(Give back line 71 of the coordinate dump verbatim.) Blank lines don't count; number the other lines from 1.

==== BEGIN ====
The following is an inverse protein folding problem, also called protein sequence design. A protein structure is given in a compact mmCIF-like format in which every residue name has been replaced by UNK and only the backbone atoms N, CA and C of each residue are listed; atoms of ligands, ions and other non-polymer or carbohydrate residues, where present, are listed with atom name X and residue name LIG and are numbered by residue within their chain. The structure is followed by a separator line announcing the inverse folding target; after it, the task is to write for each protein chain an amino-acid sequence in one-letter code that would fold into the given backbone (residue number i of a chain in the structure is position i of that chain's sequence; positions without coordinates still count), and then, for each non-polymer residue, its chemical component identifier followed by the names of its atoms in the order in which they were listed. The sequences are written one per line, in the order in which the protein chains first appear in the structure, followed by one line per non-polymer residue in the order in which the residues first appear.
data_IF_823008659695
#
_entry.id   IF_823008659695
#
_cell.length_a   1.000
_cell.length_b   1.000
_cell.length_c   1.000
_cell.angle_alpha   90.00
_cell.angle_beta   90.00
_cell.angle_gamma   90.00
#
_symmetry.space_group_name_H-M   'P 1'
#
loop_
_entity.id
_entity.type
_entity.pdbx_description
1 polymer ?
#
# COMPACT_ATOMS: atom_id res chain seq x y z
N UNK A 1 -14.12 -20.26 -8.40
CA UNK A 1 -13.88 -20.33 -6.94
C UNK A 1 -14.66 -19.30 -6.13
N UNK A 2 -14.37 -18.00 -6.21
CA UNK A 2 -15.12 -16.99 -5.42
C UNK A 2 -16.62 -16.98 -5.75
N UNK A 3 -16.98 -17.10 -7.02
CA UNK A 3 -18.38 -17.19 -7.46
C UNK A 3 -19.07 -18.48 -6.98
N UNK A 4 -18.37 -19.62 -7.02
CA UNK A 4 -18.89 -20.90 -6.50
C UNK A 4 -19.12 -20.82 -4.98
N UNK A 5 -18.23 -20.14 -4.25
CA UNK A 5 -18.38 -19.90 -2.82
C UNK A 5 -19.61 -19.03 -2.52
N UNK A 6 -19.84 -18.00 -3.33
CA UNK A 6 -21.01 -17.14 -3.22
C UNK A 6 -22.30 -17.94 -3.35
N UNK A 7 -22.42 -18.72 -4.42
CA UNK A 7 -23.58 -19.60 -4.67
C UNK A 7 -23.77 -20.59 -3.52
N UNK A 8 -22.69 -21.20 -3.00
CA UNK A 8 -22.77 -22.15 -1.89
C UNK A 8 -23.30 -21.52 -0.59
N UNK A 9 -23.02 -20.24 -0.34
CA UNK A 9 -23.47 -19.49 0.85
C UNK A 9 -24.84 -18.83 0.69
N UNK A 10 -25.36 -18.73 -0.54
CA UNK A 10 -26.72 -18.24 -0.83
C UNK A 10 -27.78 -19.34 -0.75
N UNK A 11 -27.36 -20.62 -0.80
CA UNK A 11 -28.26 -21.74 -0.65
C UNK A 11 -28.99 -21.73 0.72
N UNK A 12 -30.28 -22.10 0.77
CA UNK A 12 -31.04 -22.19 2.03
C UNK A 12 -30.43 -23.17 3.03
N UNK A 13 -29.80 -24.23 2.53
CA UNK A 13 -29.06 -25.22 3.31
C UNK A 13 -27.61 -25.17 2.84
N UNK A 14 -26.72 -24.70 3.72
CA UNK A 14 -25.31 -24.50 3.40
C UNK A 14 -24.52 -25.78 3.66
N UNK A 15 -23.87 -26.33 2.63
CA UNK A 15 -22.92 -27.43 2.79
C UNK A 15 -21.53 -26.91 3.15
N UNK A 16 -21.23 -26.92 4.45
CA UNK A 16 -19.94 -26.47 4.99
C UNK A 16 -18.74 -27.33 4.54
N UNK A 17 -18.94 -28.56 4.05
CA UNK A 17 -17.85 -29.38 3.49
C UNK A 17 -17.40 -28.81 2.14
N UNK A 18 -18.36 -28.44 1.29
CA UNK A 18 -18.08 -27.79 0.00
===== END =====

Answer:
CA UNK A 17 -17.85 -29.38 3.49